That's because VA is simply DCA with some baroque decorations. It is simple enough that you can understand it and just enough more complex than traditional DCA to make you think "Hey, that just might work!" It is a gimmick. Another "magic formula" to play with until you really understand it does nothing but keep you amused for a while.

DCA does nothing for you but delay your investment and VA is just a clever twist on that. Clever in that it makes you think. Not clever in that it accomplishes anything investment-wise. DCA and VA make you think that you are accomplishing two things: avoiding buyer's remorse and successfully timing the market when all they are actually doing is delaying potential buyer's remorse at the cost of not putting all your money to work for you by holding some of it back. The "magic formula" aspect gives you a false sense of confidence.
May neither drought nor rain nor blizzard disturb the joy juice in your gizzard. -- Squire Omar Barker (aka S.O.B.), the Cowboy Poet

umfundi
Posts: 3361
Joined: Tue Jun 07, 2011 5:26 pm

Re: Value averaging rate of return

Post by umfundi » Sun Apr 29, 2012 7:53 pm

tfb wrote:
555 wrote:I still wanted to hear about this from tpm871 or the OP or anyone else.

@tpm871
How can you tell when stocks are oversold?
How can you tell when stocks are overbought?
What is the mean that they revert back to?

I don't think you can be too sure of these things.
You should read the book. Basically you say stocks should return say 8% a year and then you figure out what the value should be at each checkpoint. That's your value path. If stocks are doing well, the value is already above the value path, then you contribute less than $X a month or even sell some stocks. The money goes into a side fund. If stocks do poorly, you put in more than $X, using money from the side fund, to bring value up to the value path.
I'm back!

Let's start from the idea that in the old days it was far preferable to buy stocks in round lots, so, for example, you would buy 100 shares a month of a nominal $10 stock, and spend $1000. If you buy a constant round lot, you pay the arithmetic average price. For example, 100 shares at $8 this month, 100 shares at $12 next month. Average price $10. amount spent $2000, you own 200 shares.

Then we got to periodic investments and payroll deductions. Someone pointed out that if you invest a constant dollar amount, your average price is the geometric mean, which is lower than the average price. For example, $1000 at $8 per share this month (125 shares), $1000 at $12 per share next month (83.33 shares). You own 208.33 shares! The geometric mean price is $9.60. Seems like free money!

An interpretation of this is that you are buying more shares when prices are low, fewer when prices are high. Therein is the idea of value averaging, the problem is you have to figure out when prices are high or not high or low.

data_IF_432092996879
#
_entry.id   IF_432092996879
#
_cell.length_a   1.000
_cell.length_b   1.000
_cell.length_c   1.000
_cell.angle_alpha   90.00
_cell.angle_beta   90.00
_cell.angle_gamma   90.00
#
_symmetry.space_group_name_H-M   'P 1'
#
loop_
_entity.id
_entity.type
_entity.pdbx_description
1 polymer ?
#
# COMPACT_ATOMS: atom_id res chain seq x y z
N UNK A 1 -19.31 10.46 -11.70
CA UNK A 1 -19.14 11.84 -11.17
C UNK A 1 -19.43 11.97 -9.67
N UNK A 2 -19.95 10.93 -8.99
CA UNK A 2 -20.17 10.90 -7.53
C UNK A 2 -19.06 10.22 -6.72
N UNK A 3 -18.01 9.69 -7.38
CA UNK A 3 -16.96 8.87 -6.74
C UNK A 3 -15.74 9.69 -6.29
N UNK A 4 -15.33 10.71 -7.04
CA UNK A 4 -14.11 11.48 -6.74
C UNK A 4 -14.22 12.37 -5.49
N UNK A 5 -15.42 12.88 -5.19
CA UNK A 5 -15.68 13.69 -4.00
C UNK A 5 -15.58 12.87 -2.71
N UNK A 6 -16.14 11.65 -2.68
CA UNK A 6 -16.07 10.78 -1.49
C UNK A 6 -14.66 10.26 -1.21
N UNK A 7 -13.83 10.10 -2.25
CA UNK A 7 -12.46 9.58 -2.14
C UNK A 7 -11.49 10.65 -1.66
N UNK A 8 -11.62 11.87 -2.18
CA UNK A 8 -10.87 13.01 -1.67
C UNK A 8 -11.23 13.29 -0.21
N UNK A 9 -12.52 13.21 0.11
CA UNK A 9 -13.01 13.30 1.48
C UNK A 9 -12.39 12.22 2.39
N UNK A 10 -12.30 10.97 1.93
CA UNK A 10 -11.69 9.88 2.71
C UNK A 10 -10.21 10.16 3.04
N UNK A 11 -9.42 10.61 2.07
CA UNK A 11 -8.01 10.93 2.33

In the above example, what if you had invested all your $2000 when prices were $8, and none when they were $12? You'd have 250 shares!

So, the idea of value averaging is to figure out when prices are low (invest more than your average amount), high (invest less than your average amount) or very high (sell previous investments).

The proposed method is that you choose an expected return or glide path. If your account is on the glide path, make your average investment. If it is above your glide path, buy less, if it is very much above the glide path, sell. If it is below the glide path, buy more.

It's your glide path. If you guess too low, and the market goes higher, you will be underinvested. If you guess too high, and the market is lower than your estimate, you may run out of available cash to restore your glide path.
Déjà Vu is not a prediction

555
Posts: 4955
Joined: Thu Dec 24, 2009 7:21 am

Re: Value averaging rate of return

Post by 555 » Sun Apr 29, 2012 8:14 pm

Thanks tfb, tetractys, LadyGeek. I had a rough idea how VA worked. It seems to me it could go badly.

Having an `Expected rate of growth' seems like a bad idea.
Having an `Target value' seems like a bad idea.

As one bad consequence, among others, it seems you could leave a lot of univested cash on the sidelines in a bull market, and miss the runup. There's certainly no guarantee of `buy low sell high'.

Some proponents don't seem to realize the pitfalls.

User avatar
czeckers
Posts: 1003
Joined: Thu May 17, 2007 3:49 pm
Location: Upstate NY

Re: Value averaging rate of return

Post by czeckers » Sun Apr 29, 2012 8:40 pm

I guess I would summarize VA as an over rebalancing strategy. So far my VA account is about 0.5% better than my DCA account over 5 years. I enjoy the extra work but I think many may not find it to be worth the extra effort.

-K
The Espresso portfolio: | | 16% LCV, 16% SCV, 16% EM, 8% Int'l Value, 8% Int'l Sm, 8% US REIT, 8% Int'l REIT, 20% Inter-term US Treas | | "A journey of a thousand miles begins with a single step."

User avatar
tetractys
Posts: 4596
Joined: Sat Mar 17, 2007 3:30 pm
Location: Along the Salish Sea

Re: Value averaging rate of return

Post by tetractys » Sun Apr 29, 2012 8:48 pm

Ya you know, if you read the book, it's apparent that VA is really geared to investing toward a certain savings goal, like a house in 10 years, and stocks might not be a good vehicle for that to begin with. And the book is also geared to doing this with a single mutual fund and cash, an antiquated idea that's been superseded by better methods.

I've already said this in a slightly different way; but I really think rebalancing a low cost risk adjusted portfolio accomplishes what VA tries to do, but in a superior and simpler manner. And I think it's superfluous to try and adapt VA to such a portfolio. This was my conclusion after trying it for a couple years, no harm, but lots of gymnastics for not. -- Tet
Last edited by tetractys on Sun Apr 29, 2012 8:51 pm, edited 1 time in total.

Post Reply